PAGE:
Today, I'm a gold digger. Literally. I'm in gold country reporting on the "second gold rush." Would-be gazillionaires began descending on the mother lode country this year as gold prices rocketed.
Geologists say 80-90 percent of the gold is still in these hills, but the "easy gold" is gone.
What's left is harder to get--often microscopic gold--which is why it be some time before they reopen the old mines.
Holly Boitano at the Sutter Gold Mine says, "It takes $1,100 a foot to build a mine, which is why the price of gold has to be so high," to make re-opening feasible. Meantime, people are snapping up mining claims as if they're investment homes in Las Vegas two years ago. One old-timer told me, "Buyer beware."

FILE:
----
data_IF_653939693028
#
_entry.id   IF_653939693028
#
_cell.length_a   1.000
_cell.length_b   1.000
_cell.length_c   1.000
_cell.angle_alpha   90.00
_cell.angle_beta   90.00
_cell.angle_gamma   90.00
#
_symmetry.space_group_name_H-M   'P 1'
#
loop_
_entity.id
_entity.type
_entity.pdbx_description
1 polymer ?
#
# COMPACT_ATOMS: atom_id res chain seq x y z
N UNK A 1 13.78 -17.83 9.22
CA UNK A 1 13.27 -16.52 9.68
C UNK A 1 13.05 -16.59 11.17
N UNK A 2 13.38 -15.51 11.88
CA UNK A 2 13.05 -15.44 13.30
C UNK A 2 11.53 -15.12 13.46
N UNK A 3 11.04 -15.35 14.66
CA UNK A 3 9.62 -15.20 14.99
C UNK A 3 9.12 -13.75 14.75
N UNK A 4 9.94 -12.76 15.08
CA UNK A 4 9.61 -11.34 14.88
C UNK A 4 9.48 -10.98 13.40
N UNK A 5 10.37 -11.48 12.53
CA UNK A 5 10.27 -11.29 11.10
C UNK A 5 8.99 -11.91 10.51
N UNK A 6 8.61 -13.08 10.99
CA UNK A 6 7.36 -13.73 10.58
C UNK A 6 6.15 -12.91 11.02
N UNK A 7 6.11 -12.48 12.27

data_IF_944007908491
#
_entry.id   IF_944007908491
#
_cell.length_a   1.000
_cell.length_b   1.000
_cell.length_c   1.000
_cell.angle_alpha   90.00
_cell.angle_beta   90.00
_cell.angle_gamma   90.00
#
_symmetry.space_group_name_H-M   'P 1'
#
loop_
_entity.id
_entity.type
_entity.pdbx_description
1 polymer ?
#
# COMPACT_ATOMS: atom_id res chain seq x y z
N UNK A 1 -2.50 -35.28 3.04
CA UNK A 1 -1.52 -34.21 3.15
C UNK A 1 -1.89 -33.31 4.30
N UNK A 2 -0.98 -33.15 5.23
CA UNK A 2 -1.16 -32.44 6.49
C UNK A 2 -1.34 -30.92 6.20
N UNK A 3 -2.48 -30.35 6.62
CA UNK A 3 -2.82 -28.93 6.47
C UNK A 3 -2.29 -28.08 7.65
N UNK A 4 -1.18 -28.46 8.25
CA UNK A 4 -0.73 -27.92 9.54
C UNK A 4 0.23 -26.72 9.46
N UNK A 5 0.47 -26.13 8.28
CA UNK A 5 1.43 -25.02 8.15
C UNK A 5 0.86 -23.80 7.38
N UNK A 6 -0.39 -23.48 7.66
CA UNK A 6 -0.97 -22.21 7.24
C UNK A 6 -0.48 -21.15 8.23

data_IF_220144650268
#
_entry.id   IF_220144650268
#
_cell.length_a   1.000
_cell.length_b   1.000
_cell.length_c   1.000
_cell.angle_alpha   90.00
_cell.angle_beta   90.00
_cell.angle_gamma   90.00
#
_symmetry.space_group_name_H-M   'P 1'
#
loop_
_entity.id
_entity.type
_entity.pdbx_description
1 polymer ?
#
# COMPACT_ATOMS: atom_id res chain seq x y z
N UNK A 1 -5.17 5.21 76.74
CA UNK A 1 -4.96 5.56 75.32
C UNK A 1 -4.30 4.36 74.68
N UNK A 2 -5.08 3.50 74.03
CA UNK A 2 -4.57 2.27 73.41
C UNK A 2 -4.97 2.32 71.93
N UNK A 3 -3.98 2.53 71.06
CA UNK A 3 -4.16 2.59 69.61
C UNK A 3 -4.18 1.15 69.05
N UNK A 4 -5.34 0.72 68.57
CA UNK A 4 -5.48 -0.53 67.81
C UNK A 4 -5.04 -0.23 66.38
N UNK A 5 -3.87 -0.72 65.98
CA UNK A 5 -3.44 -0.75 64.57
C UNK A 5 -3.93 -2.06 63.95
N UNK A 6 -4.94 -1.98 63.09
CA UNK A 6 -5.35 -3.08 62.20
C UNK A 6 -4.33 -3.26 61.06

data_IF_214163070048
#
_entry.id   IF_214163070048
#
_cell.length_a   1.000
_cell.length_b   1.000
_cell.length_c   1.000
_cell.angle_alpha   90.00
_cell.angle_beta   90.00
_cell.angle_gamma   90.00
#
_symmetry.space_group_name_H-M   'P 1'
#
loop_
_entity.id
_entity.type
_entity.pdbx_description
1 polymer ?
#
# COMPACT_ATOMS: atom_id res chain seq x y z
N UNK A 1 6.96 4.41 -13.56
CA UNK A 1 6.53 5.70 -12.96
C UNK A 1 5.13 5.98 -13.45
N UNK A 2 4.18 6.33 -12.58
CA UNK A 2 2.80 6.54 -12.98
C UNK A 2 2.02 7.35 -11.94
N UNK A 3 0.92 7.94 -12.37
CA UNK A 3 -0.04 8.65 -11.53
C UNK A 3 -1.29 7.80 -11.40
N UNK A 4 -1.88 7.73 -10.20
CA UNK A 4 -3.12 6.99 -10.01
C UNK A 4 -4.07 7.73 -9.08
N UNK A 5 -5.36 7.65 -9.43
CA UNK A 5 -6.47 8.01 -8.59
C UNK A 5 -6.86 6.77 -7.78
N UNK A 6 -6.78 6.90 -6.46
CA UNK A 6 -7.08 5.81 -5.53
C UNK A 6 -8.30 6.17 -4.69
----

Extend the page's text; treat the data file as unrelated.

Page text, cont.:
But if you like history, getting outdoors, and doing something different, you might be able to pan enough gold around here these days to pay for your trip. And the National Hotel in Jamestown will soon start accepting gold as payment, just like the hotel did when it first opened in 1859. They have a scale, ready to go, but can't accept gold just yet. They have to wait to be licensed by the county Office of Weights and Measures. Didn't have those back 150 years ago.